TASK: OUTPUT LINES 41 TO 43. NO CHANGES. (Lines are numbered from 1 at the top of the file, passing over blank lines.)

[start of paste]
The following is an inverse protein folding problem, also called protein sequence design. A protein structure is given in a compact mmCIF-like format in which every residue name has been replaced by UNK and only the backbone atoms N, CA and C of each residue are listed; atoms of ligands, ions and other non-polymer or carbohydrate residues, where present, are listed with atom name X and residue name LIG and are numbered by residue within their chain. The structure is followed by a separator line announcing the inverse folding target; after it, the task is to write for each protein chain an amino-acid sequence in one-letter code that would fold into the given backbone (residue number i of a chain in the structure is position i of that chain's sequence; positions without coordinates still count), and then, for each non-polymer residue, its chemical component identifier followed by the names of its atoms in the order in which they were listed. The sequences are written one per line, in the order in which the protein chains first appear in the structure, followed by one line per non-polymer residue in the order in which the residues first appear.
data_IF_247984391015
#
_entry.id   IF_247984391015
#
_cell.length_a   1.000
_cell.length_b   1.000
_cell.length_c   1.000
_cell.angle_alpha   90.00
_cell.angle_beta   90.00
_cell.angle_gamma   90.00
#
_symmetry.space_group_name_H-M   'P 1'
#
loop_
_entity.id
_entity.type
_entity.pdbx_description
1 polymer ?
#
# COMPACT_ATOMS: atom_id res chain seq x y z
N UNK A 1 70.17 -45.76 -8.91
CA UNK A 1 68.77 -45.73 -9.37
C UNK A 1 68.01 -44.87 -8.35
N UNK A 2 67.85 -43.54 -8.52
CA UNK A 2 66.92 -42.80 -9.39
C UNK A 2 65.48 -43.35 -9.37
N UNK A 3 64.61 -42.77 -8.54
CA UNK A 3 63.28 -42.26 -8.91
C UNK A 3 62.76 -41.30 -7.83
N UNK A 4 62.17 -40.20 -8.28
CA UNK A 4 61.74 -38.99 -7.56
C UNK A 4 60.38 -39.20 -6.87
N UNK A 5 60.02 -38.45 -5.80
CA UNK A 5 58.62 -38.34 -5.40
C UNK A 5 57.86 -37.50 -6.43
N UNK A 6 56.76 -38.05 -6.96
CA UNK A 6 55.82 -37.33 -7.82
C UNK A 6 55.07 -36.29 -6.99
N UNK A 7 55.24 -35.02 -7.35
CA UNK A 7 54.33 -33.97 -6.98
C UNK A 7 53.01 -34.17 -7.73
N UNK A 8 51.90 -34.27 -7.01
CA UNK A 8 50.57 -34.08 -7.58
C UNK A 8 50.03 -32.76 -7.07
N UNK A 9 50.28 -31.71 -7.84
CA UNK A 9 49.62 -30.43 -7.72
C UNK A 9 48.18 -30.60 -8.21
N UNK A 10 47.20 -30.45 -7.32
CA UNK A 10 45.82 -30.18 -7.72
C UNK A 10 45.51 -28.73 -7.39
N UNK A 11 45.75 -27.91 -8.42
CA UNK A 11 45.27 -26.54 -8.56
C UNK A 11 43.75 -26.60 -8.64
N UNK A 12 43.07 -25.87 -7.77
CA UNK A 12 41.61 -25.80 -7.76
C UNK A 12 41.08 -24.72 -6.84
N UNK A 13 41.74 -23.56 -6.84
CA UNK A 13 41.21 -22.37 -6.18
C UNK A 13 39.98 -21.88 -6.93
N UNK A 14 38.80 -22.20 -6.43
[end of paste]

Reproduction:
CA UNK A 7 54.33 -33.97 -6.98
C UNK A 7 53.01 -34.17 -7.73
N UNK A 8 51.90 -34.27 -7.01